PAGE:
April 13, 2021

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Geological Disposal of Radioactive Wastes and Natural Analogues

Geological Disposal of Radioactive Wastes and Natural Analogues
Author : W. Miller,R. Alexander,N. Chapman,John C McKinley,J.A.T. Smellie
Publisher : Elsevier
Release Date : 2000-11-09
Category : Technology & Engineering
Total pages :328
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Many countries are currently exploring the option to dispose of highly radioactive solid wastes deep underground in purpose built, engineered repositories. A number of surface and shallow repositories for less radioactive wastes are already in operation. One of the challenges facing the nuclear industry is to demonstrate confidently that a repository will contain wastes for so long that any releases that might take place in the future will pose no significant health or environmental risk. One method for building confidence in the long-term future safety of a repository is to look at the physical and chemical processes which operate in natural and archaeological systems, and to draw appropriate parallels with the repository. For example, to understand why some uranium orebodies have remained isolated underground for billions of years. Such studies are called 'natural analogues'. This book investigates the concept of geological disposal and examines the wide range of natural analogues which have been studied. Lessons learnt from studies of archaeological and natural systems can be used to improve our capabilities for assessing the future safety of a radioactive waste repository.

Proceedings of the 1996 International Conference on Deep Geological Disposal of Radioactive Waste

Proceedings of the 1996 International Conference on Deep Geological Disposal of Radioactive Waste
Author : Anonim
Publisher : Unknown
Release Date : 1996
Category : Radioactive waste disposal in the ground
Total pages :129
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Deep Geological Disposal of Radioactive Waste

Deep Geological Disposal of Radioactive Waste
Author : W. R. Alexander,Linda McKinley
Publisher : Elsevier
Release Date : 2011-07-29
Category : Technology & Engineering
Total pages :300
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Deep Geological Disposal of Radioactive Waste presents a critical review of designing, siting, constructing and demonstrating the safety and environmental impact of deep repositories for radioactive wastes. It is structured to provide a broad perspective of this multi-faceted, multi-disciplinary topic: providing enough detail for a non-specialist to understand the fundamental principles involved and with extensive references to sources of more detailed information. Emphasis is very much on “deep geological disposal – at least some tens of metres below land surface and, in many cases, many hundred of metres deep. Additionally, only radioactive wastes are considered directly – even though such wastes often contain also significant chemotoxic or otherwise hazardous components. Many of the principles involved are generally applicable to other repository options (e.g. near-surface or on-surface disposal) and, indeed, to other types of hazardous waste. Presents a current critical review in designing, siting, constructing and demonsrating the safety and environmental impact of deep repositories for radwaste Addresses the fundamental principles of radioactive waste with up-to-date examples and real-world case studies Written for a multi-disciplinary audience, with an appropriate level of detail to allow a non-specialist to understand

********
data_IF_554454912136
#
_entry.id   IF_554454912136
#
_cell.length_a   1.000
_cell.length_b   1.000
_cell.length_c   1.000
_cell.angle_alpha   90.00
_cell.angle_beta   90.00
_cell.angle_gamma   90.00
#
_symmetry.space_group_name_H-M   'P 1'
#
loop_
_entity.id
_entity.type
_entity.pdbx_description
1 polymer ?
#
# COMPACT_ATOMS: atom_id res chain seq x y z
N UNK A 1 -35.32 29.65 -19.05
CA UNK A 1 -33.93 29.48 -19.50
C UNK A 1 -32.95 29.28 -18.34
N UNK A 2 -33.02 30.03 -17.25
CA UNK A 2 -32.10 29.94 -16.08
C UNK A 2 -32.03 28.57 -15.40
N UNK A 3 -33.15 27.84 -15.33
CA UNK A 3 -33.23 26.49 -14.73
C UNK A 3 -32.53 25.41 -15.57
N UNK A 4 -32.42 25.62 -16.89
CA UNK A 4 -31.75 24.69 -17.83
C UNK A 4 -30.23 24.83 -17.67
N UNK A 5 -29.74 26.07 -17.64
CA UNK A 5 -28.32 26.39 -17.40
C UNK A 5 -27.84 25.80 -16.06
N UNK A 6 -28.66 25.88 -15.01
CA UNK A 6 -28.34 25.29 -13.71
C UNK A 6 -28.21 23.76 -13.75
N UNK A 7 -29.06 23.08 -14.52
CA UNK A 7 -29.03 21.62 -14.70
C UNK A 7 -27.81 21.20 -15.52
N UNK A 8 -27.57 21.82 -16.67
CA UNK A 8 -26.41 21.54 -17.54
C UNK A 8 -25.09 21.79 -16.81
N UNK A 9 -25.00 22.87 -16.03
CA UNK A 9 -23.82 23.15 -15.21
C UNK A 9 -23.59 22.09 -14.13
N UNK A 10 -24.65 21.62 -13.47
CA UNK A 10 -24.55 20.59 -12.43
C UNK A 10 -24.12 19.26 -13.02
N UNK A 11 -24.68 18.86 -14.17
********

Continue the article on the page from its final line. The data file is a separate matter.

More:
Geological Disposal of Carbon Dioxide and Radioactive Waste: A Comparative Assessment

Geological Disposal of Carbon Dioxide and Radioactive Waste: A Comparative Assessment
Author : Ferenc L. Toth
Publisher : Springer Science & Business Media
Release Date : 2011-02-21
Category : Science
Total pages :621
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Fossil fuels will remain the backbone of the global energy economy for the foreseeable future. The contribution of nuclear energy to the global energy supply is also expected to increase. With the pressing need to mitigate climate change and reduce greenhouse gas emissions, the fossil energy industry is exploring the possibility of carbon dioxide disposal in geological media. Geological disposal has been studied for decades by the nuclear industry with a view to ensuring the safe containment of its wastes. Geological disposal of carbon dioxide and that of radioactive waste gives rise to many common concerns in domains ranging from geology to public acceptance. In this respect, comparative assessments reveal many similarities, ranging from the transformation of the geological environment and safety and monitoring concerns to regulatory, liability and public acceptance issues. However, there are profound differences on a broad range of issues as well, such as the quantities and hazardous features of the materials to be disposed of, the characteristics of the targeted geological media, the site engineering technologies involved and the timescales required for safe containment at the disposal location. There are ample opportunities to learn from comparisons and to derive insights that will assist policymakers responsible for national energy strategies and international climate policies.

Deep Geologic Repositories

Deep Geologic Repositories
Author : Norbert T. Rempe
Publisher : Geological Society of America
Release Date : 2008-01-01
Category : Science
Total pages :119